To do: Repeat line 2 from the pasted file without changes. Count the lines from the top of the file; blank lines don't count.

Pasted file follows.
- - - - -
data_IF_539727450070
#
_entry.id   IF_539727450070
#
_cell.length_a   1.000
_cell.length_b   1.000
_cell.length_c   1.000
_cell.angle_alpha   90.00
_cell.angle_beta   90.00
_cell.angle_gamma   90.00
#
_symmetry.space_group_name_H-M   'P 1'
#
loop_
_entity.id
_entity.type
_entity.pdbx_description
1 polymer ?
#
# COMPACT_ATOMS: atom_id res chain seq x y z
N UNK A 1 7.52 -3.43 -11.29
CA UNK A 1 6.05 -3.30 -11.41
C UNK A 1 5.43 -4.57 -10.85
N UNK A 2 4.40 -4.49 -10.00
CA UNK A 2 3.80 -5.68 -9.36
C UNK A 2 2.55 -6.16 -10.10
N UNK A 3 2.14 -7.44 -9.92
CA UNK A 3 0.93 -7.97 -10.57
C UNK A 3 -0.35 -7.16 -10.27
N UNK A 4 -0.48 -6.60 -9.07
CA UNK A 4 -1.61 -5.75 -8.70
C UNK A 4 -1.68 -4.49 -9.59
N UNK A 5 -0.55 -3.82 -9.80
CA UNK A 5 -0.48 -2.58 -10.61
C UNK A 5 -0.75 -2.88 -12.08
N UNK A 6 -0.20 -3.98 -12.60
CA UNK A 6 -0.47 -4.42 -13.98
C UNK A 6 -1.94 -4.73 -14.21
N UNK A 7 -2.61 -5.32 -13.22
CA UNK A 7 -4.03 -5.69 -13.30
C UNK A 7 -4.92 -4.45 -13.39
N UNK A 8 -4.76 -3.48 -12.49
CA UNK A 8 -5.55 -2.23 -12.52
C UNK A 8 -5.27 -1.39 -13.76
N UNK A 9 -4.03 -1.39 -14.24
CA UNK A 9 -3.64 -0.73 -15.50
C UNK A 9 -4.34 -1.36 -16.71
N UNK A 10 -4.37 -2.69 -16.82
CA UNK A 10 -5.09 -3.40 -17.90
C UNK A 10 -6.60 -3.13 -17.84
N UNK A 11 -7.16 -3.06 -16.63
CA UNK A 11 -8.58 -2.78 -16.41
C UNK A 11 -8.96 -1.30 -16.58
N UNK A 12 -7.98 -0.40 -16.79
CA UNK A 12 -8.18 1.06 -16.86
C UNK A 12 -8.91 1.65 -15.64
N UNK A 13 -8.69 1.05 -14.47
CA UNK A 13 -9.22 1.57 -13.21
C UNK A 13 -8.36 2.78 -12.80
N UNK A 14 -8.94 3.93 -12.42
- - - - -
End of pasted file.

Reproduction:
#